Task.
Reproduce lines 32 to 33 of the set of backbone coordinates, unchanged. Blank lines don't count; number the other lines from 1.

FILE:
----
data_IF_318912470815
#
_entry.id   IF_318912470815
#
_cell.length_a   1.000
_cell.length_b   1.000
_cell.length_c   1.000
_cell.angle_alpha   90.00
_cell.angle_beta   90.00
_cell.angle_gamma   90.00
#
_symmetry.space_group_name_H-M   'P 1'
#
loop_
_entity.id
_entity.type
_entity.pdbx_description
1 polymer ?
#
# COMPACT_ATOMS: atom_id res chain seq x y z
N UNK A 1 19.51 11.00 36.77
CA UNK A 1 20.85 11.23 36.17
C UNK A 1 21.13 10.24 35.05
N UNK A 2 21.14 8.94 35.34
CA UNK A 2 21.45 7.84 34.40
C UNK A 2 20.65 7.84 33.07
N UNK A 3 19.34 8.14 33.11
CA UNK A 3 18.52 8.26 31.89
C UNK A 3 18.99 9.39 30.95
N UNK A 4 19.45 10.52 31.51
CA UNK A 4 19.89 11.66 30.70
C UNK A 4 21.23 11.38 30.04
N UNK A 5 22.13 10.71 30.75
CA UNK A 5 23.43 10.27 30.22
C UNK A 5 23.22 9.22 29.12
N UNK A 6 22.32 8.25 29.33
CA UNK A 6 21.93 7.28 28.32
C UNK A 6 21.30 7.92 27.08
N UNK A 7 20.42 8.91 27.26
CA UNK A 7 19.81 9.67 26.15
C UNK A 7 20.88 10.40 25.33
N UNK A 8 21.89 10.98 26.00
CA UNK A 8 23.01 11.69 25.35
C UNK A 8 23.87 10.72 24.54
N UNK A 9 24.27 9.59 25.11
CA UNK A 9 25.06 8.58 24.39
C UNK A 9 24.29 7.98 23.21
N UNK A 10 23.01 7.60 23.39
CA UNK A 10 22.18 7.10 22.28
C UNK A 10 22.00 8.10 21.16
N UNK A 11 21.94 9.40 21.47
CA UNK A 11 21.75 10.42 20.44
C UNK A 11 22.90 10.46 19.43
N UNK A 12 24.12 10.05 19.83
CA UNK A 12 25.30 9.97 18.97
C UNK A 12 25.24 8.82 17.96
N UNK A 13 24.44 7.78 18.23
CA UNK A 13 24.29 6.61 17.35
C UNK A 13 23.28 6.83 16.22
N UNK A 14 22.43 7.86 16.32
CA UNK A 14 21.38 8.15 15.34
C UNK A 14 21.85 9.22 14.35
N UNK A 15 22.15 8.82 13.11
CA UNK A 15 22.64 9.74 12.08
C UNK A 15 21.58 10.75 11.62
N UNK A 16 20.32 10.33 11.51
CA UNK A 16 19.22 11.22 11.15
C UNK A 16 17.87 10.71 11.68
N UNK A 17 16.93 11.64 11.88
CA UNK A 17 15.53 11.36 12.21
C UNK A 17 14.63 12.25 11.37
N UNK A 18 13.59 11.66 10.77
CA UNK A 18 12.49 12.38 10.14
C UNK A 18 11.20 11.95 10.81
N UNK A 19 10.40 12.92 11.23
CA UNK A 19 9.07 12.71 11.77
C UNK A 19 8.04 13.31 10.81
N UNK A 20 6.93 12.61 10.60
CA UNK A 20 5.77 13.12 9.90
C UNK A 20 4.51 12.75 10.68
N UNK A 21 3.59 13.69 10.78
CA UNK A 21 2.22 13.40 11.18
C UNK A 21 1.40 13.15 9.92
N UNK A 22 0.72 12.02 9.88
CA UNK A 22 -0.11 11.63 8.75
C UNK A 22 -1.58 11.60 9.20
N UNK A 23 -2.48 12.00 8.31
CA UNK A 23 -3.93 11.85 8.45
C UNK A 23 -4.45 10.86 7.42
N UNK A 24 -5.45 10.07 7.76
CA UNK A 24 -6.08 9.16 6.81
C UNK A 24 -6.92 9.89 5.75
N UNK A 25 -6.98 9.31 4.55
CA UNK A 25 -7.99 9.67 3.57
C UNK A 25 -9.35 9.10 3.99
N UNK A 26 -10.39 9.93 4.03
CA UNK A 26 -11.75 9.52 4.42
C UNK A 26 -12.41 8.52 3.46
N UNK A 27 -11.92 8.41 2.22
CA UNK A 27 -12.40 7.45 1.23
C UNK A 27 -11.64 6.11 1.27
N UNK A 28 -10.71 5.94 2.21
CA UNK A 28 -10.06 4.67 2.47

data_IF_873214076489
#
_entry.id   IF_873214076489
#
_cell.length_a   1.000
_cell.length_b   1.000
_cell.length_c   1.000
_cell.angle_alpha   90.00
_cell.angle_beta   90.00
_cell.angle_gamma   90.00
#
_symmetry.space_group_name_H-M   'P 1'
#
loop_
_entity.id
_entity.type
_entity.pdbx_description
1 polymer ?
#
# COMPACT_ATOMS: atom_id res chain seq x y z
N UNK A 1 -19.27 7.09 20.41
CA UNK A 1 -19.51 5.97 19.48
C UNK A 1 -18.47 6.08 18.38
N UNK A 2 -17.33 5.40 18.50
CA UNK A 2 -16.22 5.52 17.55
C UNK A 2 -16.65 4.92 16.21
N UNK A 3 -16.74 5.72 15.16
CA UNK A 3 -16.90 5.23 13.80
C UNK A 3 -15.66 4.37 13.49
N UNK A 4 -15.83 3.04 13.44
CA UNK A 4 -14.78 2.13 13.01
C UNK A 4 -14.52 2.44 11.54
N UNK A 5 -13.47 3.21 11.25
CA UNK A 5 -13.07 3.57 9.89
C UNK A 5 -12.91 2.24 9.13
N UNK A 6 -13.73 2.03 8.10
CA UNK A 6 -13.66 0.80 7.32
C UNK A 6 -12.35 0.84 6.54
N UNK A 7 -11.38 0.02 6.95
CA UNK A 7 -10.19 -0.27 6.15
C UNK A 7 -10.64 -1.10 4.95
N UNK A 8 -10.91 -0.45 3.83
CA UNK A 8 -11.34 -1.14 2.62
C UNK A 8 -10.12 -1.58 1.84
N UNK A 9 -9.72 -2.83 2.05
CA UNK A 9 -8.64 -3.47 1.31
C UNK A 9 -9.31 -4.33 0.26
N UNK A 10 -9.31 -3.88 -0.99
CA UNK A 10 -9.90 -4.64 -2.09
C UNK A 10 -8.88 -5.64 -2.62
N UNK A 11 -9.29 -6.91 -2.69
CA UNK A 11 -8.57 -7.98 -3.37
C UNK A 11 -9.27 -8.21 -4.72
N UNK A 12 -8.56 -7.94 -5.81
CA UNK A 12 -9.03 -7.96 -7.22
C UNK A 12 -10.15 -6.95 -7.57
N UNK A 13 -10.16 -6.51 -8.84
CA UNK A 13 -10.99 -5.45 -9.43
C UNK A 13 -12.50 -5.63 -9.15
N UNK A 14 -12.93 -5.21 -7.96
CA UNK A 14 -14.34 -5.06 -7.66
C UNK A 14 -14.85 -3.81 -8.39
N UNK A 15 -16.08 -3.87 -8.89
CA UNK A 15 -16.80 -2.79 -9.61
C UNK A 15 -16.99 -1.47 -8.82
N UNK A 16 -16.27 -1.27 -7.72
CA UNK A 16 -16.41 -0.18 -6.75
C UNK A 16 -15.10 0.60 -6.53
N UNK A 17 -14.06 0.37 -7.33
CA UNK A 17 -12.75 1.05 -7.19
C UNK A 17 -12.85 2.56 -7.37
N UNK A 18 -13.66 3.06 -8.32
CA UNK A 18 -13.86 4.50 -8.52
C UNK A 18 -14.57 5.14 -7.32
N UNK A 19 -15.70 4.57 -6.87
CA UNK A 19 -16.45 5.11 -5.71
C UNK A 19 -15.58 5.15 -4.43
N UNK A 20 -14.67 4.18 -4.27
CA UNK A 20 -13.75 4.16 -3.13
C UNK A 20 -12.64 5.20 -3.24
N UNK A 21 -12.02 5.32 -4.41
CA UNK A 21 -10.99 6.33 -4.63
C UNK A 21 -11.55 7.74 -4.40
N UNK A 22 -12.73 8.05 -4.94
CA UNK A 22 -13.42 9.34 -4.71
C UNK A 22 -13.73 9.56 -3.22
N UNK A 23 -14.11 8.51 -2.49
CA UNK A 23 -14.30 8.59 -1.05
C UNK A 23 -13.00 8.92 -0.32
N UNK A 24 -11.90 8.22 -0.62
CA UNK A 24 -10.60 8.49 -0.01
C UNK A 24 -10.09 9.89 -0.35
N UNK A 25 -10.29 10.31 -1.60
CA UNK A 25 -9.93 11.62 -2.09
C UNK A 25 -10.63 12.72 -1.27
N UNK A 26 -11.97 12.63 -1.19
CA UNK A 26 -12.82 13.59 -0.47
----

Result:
C UNK A 4 21.23 11.38 30.04
N UNK A 5 22.13 10.71 30.75